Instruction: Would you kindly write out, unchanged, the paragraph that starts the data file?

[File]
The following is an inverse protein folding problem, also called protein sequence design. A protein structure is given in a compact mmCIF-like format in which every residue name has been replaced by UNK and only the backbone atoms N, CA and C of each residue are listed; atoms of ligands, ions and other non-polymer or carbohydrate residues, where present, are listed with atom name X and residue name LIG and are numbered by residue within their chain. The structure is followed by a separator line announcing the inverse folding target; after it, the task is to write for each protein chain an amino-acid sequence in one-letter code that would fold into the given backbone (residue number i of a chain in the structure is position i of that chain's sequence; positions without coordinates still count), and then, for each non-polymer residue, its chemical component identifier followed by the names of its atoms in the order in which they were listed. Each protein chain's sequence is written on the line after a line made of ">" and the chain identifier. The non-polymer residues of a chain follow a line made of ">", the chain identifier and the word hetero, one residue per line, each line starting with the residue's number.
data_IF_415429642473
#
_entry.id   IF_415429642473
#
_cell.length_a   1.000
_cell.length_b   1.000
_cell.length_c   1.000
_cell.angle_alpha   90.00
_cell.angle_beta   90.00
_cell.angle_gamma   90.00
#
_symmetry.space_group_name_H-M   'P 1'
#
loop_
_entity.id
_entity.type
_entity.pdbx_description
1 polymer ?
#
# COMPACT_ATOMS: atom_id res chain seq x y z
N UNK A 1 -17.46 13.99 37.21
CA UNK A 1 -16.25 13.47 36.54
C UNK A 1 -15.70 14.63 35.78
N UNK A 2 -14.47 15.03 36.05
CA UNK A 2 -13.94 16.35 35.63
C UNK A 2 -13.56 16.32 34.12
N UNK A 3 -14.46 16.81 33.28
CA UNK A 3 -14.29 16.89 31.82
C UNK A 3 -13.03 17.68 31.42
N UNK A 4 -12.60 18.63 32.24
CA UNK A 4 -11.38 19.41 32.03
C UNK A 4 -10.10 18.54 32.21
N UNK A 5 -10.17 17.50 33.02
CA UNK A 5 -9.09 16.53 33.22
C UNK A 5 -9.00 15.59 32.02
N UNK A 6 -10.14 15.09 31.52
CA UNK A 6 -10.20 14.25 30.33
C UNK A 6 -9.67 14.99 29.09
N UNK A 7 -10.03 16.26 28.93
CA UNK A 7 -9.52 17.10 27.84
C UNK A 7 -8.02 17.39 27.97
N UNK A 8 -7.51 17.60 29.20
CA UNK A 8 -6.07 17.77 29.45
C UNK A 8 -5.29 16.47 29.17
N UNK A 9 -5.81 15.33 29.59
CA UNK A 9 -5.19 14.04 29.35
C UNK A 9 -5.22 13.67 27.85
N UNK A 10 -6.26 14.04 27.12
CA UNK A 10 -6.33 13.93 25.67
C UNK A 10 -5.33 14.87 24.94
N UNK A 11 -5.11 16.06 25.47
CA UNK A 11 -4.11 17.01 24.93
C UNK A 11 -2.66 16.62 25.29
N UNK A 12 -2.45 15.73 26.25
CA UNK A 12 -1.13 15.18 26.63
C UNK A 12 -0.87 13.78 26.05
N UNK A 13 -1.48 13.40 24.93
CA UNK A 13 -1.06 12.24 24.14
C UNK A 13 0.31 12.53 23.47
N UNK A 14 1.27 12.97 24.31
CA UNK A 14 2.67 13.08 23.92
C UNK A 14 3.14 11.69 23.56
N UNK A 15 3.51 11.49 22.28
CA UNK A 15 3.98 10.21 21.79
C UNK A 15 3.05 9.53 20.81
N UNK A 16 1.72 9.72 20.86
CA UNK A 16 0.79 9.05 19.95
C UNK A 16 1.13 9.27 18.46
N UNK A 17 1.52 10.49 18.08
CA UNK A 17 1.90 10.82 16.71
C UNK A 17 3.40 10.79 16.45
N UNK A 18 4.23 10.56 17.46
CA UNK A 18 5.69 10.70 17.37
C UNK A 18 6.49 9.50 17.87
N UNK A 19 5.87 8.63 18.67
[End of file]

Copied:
The following is an inverse protein folding problem, also called protein sequence design. A protein structure is given in a compact mmCIF-like format in which every residue name has been replaced by UNK and only the backbone atoms N, CA and C of each residue are listed; atoms of ligands, ions and other non-polymer or carbohydrate residues, where present, are listed with atom name X and residue name LIG and are numbered by residue within their chain. The structure is followed by a separator line announcing the inverse folding target; after it, the task is to write for each protein chain an amino-acid sequence in one-letter code that would fold into the given backbone (residue number i of a chain in the structure is position i of that chain's sequence; positions without coordinates still count), and then, for each non-polymer residue, its chemical component identifier followed by the names of its atoms in the order in which they were listed. Each protein chain's sequence is written on the line after a line made of ">" and the chain identifier. The non-polymer residues of a chain follow a line made of ">", the chain identifier and the word hetero, one residue per line, each line starting with the residue's number.